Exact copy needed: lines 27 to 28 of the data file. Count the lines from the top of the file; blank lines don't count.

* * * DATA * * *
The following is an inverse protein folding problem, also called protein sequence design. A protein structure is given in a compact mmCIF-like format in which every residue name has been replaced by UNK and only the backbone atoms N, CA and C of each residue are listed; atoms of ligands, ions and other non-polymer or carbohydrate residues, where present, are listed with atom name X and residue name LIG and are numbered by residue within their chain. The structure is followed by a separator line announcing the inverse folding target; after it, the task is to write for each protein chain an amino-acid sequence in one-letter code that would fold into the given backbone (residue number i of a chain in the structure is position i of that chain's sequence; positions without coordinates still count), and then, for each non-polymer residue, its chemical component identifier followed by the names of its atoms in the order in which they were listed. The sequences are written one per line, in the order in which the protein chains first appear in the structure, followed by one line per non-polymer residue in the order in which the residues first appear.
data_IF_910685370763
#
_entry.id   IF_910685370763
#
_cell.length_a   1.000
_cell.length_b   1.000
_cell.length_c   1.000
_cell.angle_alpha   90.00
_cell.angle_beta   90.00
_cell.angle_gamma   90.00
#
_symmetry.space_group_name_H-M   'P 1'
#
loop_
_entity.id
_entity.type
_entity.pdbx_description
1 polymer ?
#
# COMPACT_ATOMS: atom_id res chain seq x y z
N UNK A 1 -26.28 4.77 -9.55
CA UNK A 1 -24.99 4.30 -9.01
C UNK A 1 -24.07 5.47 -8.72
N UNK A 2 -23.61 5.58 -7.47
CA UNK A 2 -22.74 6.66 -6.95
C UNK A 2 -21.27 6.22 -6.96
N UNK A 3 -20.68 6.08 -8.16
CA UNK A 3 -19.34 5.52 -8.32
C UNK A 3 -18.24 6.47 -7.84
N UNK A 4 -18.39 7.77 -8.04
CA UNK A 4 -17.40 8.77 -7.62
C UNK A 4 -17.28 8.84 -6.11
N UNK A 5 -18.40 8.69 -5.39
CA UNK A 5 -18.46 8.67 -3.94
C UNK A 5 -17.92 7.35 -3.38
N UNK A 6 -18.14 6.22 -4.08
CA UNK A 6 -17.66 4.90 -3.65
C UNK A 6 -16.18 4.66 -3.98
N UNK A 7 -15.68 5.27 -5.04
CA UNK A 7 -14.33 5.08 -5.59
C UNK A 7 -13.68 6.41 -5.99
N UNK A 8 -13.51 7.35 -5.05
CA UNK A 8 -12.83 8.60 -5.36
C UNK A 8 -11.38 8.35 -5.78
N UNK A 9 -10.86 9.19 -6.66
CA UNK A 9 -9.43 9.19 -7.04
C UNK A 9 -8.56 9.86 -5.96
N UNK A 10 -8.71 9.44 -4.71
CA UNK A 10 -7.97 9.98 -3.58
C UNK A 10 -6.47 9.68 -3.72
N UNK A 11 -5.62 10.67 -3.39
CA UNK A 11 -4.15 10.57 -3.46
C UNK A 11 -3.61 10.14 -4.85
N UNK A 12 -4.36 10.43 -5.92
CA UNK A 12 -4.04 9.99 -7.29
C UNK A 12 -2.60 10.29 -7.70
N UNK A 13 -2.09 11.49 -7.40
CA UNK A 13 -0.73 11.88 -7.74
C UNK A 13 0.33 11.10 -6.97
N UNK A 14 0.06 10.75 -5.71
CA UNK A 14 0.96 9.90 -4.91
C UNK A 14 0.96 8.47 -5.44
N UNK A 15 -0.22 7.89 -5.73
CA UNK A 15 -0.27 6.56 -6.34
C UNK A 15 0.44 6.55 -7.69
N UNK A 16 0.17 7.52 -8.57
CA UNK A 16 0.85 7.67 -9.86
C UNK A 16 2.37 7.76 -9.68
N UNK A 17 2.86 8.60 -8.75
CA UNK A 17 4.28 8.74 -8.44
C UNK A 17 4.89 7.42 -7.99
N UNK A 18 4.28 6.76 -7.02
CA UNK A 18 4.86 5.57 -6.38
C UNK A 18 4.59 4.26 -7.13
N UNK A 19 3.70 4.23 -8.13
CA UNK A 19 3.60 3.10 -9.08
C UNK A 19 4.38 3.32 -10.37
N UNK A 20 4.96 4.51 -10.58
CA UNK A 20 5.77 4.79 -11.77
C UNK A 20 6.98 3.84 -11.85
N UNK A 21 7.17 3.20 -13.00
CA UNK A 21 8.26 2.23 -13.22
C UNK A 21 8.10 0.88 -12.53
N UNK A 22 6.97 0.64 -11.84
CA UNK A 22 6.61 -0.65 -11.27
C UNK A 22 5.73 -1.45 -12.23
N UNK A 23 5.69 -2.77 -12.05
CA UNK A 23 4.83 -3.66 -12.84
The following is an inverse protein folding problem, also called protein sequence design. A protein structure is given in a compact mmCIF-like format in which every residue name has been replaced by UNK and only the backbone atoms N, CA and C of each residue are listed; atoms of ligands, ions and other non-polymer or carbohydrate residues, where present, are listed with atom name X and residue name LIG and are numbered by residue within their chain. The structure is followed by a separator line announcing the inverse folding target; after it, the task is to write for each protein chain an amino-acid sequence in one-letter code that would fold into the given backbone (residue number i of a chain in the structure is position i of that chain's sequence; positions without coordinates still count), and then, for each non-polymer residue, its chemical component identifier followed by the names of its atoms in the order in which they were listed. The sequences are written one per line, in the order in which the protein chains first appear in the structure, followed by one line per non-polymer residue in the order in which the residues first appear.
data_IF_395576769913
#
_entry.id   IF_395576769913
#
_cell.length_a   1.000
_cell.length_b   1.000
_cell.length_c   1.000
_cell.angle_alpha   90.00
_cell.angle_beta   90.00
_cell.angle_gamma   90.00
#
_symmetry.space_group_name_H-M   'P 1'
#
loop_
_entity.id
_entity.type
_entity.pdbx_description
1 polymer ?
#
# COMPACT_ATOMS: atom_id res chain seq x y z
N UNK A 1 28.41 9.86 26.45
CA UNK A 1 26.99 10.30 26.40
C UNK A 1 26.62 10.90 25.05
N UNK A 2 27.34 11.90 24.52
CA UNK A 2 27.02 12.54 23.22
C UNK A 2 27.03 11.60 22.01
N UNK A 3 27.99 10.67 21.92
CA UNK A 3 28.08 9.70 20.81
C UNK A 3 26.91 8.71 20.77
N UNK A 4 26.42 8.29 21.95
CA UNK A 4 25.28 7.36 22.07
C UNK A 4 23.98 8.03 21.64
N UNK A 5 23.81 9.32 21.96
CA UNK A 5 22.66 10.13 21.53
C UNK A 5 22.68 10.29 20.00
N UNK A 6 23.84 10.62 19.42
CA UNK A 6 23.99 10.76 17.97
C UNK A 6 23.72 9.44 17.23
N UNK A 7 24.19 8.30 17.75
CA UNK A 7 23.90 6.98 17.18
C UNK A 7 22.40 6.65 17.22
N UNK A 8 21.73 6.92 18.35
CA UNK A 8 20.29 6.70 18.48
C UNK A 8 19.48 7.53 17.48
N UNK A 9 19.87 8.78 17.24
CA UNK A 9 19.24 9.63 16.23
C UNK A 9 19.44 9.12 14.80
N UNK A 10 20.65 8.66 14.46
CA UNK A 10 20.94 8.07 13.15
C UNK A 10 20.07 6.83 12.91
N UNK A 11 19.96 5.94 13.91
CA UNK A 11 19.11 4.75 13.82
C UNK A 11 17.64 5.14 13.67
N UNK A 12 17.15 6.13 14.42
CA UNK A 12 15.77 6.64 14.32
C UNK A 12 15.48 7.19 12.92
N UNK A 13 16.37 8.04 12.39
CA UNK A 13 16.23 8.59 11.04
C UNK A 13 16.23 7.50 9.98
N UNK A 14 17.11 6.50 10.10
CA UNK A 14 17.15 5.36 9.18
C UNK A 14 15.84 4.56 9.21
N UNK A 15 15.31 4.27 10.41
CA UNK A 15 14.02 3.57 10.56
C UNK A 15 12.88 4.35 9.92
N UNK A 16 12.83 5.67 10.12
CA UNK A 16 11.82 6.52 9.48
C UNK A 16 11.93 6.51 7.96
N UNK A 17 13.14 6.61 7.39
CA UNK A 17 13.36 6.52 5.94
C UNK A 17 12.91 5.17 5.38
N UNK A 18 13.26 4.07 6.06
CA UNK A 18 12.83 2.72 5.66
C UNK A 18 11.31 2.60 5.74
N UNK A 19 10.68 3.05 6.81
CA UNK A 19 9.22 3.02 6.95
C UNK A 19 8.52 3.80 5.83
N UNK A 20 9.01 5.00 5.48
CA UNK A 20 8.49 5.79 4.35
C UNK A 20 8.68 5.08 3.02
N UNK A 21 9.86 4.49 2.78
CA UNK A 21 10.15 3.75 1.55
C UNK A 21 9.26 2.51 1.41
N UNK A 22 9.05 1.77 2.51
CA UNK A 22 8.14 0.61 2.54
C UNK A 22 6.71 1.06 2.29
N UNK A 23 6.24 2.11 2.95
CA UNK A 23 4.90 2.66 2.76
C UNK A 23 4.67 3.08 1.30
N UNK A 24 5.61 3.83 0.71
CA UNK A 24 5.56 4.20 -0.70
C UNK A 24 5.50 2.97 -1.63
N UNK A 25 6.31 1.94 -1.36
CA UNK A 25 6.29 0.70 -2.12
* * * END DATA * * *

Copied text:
C UNK A 2 -21.27 6.22 -6.96
N UNK A 3 -20.68 6.08 -8.16